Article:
Unlike the authors mentioned above, we tackle the Bspline surface approximation problem by using the hierarchical genetic algorithm. To be more specific, we consider a hierarchical structure to represent both the model structure (number and location of knots) as a binary encoding and the model parameters (spline coefficients) as a real encoding. Thus, we search for the best Bspline based surface model using a novel fitness function. As a result, our method can simultaneously determine the number and position of the knots as well as Bspline coefficients. In addition, our approach is able to find solutions with fewest parameters within the Bspline basis functions.
In this work, we focus on the approximation to a given set of noise data points, which are arranged in a rectangular domain, under the assumption that these data represent a smooth surface. These are the conditions under which the method can be applied. However, our method can be extended to approximate unsmooth functions over scattered data points.
This paper is organised as follows: the fundamentals of HGA and the description of Bspline surfaces are presented in Section 2, followed by the description of our approach in Section 3. In Section 4 we present some numerical results and a comparison with popular method. Finally, in Section 5 the paper closes with the main conclusions.
2. Background
In this section, the fundamentals of the hierarchical genetic algorithms and surface approximation by splines are explained in detail.
2.1. Hierarchical Genetic Algorithms
Genetic algorithms (GA) [17], originally developed by Holland, have been used to optimize a fitness function by mimicking the natural evolution of living organisms. Individuals of this evolution are computational representations of potential solutions for the problem to be solved. Each individual is represented as a computational encoding and is commonly called chromosome. The entire set of individuals examined at a given time is called the population; this population is evaluated with a fitness function to determine which individuals represent better solutions to the problem. Fitness values are used by the selection operator to scale the likelihood that a chromosome will be used to produce a new chromosome. The production of new chromosomes from old ones is achieved through the application of the genetic operators, crossover, and mutation. An iterated application of selection and genetic operators is repeated until a desired termination criterion is reached.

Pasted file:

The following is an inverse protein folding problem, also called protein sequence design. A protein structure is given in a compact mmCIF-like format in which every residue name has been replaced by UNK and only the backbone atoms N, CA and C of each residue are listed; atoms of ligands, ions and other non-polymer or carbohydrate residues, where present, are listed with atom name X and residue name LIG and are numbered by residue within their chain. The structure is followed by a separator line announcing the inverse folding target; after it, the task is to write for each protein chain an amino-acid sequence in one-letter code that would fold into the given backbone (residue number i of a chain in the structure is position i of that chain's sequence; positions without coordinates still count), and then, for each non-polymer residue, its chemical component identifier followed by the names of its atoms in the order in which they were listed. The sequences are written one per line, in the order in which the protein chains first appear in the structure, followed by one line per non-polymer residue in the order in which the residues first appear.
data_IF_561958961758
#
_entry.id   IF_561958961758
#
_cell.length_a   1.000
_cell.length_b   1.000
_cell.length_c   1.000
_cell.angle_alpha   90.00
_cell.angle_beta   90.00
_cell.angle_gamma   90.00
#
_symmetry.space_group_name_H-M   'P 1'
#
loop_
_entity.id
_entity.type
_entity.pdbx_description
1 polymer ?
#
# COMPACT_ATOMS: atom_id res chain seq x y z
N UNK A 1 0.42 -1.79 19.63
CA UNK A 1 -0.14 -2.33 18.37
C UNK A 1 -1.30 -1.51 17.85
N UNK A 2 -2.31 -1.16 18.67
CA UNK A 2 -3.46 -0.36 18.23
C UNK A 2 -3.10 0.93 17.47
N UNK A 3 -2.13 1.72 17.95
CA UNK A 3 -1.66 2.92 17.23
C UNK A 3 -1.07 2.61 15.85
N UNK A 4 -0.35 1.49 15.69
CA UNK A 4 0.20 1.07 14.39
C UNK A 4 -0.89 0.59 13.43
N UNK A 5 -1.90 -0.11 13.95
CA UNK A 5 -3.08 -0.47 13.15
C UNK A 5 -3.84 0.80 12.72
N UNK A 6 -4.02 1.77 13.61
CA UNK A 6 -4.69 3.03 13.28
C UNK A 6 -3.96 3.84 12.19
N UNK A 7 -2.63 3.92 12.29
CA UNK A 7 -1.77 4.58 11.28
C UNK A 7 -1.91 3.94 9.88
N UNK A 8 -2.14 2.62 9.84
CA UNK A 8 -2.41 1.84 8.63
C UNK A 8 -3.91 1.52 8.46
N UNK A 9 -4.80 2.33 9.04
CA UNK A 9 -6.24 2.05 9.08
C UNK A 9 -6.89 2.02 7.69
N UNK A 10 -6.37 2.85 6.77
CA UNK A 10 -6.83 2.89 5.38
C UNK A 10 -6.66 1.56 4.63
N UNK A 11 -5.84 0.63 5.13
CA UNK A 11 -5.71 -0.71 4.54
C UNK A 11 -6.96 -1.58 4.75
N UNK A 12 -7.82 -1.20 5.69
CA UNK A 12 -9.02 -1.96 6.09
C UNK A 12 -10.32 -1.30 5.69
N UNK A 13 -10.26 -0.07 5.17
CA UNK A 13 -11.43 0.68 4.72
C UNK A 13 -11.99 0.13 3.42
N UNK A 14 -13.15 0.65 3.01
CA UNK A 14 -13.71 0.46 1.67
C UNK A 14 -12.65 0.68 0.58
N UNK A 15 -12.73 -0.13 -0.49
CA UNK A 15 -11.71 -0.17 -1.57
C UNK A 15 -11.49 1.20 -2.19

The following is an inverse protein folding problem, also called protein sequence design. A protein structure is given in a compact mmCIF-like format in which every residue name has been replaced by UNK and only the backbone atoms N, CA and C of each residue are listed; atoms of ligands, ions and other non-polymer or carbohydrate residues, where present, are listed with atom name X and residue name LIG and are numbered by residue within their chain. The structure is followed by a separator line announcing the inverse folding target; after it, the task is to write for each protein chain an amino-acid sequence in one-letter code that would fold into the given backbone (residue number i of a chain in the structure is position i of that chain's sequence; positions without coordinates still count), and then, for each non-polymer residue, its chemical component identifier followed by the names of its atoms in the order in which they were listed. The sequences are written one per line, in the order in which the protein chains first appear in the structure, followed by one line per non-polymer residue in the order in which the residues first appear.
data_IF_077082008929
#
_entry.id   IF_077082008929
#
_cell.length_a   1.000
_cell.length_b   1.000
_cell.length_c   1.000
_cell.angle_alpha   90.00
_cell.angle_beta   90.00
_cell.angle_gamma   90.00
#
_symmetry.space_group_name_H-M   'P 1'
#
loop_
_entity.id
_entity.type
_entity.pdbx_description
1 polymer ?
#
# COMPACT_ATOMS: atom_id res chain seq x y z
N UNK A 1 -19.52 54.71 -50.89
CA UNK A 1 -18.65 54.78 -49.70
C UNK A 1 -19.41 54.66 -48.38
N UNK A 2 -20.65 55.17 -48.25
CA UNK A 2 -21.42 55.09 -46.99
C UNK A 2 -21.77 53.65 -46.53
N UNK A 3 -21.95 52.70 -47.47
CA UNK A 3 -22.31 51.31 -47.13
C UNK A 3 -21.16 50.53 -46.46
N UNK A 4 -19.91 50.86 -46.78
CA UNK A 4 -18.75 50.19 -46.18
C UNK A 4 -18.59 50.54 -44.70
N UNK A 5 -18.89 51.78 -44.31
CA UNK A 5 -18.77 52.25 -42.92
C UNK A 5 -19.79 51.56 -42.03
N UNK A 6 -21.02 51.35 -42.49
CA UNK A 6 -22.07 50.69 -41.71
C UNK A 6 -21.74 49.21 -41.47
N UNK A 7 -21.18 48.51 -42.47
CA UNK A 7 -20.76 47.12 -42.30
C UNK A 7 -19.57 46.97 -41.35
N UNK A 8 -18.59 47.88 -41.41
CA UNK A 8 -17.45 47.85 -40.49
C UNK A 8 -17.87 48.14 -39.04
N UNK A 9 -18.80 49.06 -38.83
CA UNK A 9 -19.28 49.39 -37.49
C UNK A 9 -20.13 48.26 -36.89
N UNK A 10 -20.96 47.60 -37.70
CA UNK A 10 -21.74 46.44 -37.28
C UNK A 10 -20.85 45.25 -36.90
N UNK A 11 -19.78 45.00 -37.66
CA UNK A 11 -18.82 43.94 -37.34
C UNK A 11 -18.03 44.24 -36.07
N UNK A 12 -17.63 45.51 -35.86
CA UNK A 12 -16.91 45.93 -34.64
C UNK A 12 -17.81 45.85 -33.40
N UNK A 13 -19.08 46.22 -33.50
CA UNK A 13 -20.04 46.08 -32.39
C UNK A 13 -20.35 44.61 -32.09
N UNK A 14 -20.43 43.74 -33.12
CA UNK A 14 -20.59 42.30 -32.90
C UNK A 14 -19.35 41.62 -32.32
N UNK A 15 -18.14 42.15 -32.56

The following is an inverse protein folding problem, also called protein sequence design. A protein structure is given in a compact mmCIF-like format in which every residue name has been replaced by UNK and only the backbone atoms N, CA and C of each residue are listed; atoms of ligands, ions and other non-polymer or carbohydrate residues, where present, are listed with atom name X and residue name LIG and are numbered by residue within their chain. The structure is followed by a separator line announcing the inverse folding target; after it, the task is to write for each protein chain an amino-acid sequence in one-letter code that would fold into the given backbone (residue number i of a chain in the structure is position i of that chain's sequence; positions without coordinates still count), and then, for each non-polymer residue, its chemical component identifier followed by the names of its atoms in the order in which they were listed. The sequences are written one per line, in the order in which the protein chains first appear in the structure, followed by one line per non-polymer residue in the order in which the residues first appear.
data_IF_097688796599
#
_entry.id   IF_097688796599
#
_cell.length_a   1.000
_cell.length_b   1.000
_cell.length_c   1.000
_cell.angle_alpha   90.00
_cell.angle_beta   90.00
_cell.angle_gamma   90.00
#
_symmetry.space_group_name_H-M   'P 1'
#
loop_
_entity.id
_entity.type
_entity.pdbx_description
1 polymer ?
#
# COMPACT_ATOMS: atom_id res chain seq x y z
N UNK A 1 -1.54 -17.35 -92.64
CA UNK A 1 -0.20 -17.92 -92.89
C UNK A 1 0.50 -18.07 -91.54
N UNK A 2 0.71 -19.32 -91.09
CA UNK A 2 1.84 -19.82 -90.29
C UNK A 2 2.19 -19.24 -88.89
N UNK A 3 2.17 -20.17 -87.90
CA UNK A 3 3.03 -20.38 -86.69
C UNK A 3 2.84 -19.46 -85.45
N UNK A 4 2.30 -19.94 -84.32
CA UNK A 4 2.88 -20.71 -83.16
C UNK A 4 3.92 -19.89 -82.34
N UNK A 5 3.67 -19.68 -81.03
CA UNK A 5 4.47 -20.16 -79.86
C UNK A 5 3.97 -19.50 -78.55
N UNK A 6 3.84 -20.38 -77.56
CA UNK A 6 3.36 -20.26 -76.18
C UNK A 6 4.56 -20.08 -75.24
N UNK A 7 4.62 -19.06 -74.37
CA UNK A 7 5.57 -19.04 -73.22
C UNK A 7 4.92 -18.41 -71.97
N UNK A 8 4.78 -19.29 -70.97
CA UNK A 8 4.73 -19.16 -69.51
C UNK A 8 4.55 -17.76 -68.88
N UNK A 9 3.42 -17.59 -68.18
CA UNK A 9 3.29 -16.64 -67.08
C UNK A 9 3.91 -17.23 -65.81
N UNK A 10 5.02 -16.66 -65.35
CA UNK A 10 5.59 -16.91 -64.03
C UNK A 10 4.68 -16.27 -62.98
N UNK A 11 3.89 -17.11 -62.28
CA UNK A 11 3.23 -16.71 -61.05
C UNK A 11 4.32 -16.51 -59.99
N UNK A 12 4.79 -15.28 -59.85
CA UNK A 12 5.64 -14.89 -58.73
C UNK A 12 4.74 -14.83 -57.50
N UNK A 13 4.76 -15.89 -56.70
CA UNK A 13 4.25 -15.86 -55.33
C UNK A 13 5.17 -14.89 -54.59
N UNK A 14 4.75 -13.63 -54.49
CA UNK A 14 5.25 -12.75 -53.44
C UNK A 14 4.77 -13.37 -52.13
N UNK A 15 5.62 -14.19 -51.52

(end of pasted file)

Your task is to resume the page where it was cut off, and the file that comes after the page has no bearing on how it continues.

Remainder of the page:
On the other hand, HGA has a hierarchical structure of chromosomes. From biological and medical viewpoints, the genetic structure of a chromosome is formed by a number of gene variations arranged in a hierarchical manner. In the light of this issue, Man et al. [18] proposed a hierarchical structure of chromosome to emulate the formulation of a biological DNA structure, where genes dominate other genes and there are active and inactive genes. Such a phenomenon is a direct analogy to the topology of many engineering systems [19]. Thus, allow us to emulate the formulation of a biological DNA structure so that a precise hierarchical genetic structure can be formed for engineering purpose.
The computational chromosome in an HGA consists of two types of genes called control and parametric genes. Typically, control genes are represented as a binary encoding, and the parametric genes are coded as real numbers, although these last ones can be coded as any type of data structure. The purpose of control genes is to represent the parametric selection; this is particularly important for determination of structure or topology on the individuals. On the other hand, the parametric genes are usually used to represent the parameters of the designed variables. The main advantage of HGA is that both the system structure and the parametric variables can be optimized in a simultaneous way and that the standard genetic operators continue being used. A more detailed discussion about HGA can be found in [18].
2.2. Surface Approximation by Tensor Product Splines
We can describe the problem of surface approximation as follows: given a set of noisy measurements in a rectangular domain described as , , , and expressed in the following form: where is an unknown functional relationship that we wish to estimate, the term represents the zeromean random errors, and is a sample at . Therefore, the goal is to find the best estimation of the function .
In this study, we assume that is a smooth surface that can be well approximated in the interval by a Bspline surface. The Bspline surfaces are constructed as a tensor product of univariate Bspline basis functions. The Bspline surface is modeled using the following considerations: let us define as a set of points placed along the domain of the variable and let be a set of points placed along the domain of the variable , which are called interior knots. Thus, the knot vectors are defined as follows: With these assumptions, the function can be now written as a tensor product: where are the Bspline coefficients and are the Bspline basis functions of order and , respectively, defined over the knot vectors and . The Bspline basis functions are denoted by the following recurrence relations: If and are specified beforehand, can be completely specified by , where and are the knot vectors and is the coefficient matrix. Now, the problem is to find the number and location of the interior knots and then estimate the coefficients . This problem cannot be solved with simple standard methods due to fact that the parameter estimation in Bspline based methods is a highdimensional nonlinear optimization problem. A more detailed discussion about Bsplines can be found in [20, 21].